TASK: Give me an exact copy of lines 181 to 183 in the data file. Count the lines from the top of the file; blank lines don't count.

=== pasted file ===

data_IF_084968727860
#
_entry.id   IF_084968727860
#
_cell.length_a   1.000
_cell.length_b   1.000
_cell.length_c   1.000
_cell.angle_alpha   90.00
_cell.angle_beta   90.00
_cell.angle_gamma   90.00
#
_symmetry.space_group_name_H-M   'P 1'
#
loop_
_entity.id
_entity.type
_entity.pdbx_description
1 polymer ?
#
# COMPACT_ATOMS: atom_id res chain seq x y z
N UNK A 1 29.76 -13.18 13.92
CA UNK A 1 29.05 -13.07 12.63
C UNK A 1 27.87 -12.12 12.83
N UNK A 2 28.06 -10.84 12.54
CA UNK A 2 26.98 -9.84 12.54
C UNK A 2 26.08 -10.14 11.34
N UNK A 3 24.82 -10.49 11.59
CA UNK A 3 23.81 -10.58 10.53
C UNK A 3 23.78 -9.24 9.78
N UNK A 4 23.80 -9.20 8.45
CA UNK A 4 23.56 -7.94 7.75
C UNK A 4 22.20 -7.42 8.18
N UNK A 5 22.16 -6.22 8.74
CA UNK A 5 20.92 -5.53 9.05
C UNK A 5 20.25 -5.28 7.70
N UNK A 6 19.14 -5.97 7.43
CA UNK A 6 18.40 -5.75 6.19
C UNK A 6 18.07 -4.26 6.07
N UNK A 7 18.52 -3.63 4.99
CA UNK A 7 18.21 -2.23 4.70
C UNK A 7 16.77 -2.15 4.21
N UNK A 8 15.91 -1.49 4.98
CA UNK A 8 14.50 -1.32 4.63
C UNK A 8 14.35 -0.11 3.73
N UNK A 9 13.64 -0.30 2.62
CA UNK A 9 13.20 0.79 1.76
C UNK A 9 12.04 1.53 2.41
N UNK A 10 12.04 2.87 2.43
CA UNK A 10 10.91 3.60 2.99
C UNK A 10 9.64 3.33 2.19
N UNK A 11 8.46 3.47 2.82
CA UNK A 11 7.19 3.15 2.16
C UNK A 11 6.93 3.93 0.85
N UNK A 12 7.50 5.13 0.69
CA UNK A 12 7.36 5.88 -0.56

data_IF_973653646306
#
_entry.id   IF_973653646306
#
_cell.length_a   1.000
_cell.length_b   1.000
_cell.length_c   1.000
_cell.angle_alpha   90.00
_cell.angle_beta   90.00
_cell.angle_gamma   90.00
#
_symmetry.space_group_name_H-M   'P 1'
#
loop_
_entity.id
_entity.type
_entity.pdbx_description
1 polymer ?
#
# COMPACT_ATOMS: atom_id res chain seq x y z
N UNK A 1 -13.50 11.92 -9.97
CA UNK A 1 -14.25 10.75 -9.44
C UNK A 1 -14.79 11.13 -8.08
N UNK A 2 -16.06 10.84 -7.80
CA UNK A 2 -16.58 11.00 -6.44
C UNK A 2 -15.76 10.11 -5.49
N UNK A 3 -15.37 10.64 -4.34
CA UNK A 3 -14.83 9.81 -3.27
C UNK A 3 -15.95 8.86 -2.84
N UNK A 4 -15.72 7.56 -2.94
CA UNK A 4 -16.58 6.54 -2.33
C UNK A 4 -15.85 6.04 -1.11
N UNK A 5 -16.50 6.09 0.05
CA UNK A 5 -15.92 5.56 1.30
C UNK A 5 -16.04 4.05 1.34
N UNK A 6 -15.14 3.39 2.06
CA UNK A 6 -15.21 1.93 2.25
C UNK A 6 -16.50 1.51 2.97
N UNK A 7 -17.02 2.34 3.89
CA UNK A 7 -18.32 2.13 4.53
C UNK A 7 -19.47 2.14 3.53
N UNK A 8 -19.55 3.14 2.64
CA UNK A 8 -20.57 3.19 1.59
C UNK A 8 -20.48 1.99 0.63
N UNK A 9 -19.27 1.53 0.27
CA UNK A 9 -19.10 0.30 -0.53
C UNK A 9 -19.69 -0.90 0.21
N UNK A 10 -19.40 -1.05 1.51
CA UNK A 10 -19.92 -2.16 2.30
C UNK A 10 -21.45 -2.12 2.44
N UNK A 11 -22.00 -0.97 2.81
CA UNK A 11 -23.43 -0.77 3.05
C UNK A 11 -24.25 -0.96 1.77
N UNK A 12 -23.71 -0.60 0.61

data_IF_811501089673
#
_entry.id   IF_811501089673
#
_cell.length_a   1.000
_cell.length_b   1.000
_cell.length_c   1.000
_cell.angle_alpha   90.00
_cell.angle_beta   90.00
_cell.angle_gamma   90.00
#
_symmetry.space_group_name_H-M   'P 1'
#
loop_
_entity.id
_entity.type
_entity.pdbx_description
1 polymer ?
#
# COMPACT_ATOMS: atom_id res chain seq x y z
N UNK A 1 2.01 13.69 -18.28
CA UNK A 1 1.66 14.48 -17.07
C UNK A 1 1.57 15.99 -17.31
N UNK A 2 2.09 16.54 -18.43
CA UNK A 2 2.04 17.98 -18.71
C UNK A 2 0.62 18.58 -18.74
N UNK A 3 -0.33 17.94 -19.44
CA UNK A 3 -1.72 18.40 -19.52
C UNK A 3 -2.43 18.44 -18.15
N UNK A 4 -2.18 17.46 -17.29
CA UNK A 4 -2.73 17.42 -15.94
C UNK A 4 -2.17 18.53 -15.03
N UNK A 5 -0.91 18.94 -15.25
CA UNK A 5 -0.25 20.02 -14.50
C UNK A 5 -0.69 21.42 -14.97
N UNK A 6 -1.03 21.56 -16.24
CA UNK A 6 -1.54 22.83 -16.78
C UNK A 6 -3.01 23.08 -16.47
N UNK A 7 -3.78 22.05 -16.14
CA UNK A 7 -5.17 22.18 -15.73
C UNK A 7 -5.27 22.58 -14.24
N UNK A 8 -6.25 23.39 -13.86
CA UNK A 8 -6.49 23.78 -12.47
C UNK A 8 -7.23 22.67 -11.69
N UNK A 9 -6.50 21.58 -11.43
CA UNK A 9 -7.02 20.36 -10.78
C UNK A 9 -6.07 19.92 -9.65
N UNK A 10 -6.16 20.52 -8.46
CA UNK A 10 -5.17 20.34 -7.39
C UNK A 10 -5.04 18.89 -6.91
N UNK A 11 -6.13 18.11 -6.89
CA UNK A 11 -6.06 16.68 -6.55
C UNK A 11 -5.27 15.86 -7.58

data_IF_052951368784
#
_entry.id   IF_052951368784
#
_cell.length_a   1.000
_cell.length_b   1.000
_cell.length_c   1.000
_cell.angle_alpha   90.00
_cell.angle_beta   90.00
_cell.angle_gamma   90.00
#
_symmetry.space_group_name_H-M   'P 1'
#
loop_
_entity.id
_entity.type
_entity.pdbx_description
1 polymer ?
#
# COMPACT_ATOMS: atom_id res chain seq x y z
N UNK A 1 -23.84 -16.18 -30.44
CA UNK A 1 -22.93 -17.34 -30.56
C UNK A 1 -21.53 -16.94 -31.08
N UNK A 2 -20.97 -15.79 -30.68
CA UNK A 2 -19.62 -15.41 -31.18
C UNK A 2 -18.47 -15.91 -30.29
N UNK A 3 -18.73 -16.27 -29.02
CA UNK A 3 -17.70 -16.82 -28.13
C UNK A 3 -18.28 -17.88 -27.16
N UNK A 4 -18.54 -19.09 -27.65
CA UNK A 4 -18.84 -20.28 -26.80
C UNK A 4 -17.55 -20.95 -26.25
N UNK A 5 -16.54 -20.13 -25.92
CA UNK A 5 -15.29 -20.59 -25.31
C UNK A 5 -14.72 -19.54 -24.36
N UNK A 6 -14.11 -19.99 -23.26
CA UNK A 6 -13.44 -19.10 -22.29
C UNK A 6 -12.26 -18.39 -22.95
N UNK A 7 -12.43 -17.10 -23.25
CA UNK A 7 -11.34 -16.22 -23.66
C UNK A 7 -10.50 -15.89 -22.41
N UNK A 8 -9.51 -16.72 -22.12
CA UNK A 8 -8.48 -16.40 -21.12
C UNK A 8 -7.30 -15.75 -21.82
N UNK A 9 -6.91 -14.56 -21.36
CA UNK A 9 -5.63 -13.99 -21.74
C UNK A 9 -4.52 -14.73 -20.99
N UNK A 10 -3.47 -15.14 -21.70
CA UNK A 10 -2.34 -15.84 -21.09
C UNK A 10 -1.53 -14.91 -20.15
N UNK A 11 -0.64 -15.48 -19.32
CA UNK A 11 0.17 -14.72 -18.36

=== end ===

#
# COMPACT_ATOMS: atom_id res chain seq x y z
N UNK A 1 -23.84 -16.18 -30.44